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Hoffmann, R. A wiki for the life sciences where authorship matters. Nature Genetics (2008)

Biomicroscopy of papillae associated with hard contact lens wearing.

We studied the macrostructural characteristics of papillary changes of the upper tarsal conjunctiva associated with the wearing of polymethyl methacrylate (PMMA) contact lenses. Fifty subjects with elevated conjunctival papillae greater than 0.3 mm in diameter were studied. Macrostructural characteristics recorded were location, diameter, and number of papillae, presence or absence of staining at the apices of papillae, and degree of hyperemia of the upper tarsal conjunctiva. Patient information collected included age, duration of lens wear, average daily lens wearing time, presence or absence of itching or mucus, refractive status, and atopic history. The tarsal conjunctiva was divided into three zones of equal size. Papillae were present in various zones and combinations of zones; however, papillae were never confined exclusively to either (1) the zone adjacent to the tarsal folds or (2) the latter zone in combination with the zone adjacent to the eyelid margin without also occurring in the intervening zone. The diameter of the papillae ranged from greater than 0.3 mm to 2.0 mm. The number of papillae per eyelid ranged from two to over 100. The apices of the papillae were frequently flattened and craterlike, and often stained with fluorescein.[1]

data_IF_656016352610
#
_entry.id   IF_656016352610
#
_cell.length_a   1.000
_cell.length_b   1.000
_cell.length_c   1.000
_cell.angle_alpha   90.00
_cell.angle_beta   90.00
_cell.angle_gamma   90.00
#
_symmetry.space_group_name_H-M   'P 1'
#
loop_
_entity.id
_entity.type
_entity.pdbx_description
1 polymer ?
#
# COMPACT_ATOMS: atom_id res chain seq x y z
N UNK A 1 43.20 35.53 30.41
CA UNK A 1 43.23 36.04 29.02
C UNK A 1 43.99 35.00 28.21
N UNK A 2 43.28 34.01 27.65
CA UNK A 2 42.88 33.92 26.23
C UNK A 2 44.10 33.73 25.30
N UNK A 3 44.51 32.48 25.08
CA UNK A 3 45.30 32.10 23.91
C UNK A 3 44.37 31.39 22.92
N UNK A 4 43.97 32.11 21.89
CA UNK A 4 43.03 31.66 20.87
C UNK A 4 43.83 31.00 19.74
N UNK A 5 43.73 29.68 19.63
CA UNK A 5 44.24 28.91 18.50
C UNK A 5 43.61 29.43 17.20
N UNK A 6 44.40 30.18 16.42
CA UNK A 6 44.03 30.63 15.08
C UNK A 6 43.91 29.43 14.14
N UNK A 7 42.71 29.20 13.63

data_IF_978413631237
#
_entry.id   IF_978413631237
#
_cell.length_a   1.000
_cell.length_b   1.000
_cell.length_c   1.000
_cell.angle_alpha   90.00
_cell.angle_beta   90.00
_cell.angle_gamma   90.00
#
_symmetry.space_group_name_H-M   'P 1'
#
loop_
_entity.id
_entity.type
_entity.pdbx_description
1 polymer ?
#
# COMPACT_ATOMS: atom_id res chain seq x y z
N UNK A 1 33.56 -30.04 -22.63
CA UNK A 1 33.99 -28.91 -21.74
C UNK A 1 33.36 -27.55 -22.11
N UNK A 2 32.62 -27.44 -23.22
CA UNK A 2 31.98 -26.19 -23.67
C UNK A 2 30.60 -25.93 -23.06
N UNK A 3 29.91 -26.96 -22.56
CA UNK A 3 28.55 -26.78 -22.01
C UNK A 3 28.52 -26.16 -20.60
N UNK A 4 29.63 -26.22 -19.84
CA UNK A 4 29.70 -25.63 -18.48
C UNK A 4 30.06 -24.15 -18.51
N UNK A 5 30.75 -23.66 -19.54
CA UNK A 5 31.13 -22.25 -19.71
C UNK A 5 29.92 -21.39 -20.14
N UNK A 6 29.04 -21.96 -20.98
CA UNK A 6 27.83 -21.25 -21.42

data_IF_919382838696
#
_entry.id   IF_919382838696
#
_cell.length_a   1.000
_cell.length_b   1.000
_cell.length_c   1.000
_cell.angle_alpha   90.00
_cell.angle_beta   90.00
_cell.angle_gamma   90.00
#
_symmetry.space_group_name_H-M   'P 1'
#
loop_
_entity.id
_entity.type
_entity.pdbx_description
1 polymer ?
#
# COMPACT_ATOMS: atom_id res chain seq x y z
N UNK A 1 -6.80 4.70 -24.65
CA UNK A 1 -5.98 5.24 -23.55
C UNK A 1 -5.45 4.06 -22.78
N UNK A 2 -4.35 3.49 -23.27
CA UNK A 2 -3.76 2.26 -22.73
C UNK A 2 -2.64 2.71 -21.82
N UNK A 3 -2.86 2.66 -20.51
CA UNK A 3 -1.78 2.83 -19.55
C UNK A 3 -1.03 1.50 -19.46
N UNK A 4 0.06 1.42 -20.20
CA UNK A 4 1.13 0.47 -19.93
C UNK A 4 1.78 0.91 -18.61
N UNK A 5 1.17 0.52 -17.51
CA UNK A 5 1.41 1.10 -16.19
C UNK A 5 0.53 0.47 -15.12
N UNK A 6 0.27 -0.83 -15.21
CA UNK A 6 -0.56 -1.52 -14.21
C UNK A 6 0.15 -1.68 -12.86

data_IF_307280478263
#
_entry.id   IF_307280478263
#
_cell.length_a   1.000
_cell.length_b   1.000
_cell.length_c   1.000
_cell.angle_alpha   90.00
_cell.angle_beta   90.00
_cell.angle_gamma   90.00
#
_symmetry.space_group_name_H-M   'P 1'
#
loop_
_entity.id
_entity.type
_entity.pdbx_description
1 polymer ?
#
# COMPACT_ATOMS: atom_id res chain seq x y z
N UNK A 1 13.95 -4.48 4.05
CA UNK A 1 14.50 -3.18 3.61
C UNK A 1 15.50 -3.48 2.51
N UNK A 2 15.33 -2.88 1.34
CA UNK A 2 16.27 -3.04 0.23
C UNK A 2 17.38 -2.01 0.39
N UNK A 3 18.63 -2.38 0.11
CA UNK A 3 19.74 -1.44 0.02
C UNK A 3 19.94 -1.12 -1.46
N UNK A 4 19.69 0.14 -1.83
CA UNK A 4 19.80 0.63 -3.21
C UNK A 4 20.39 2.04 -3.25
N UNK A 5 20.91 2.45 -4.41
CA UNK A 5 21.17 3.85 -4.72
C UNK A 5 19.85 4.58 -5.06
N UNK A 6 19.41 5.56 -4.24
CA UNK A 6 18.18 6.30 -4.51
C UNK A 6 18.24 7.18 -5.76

1. Biomicroscopy of papillae associated with hard contact lens wearing. Korb, D.R., Allansmith, M.R., Greiner, J.V., Henriquez, A.S., Herman, J.P., Richmond, P.P., Finnemore, V.M. Ophthalmology (1981) [Pubmed]
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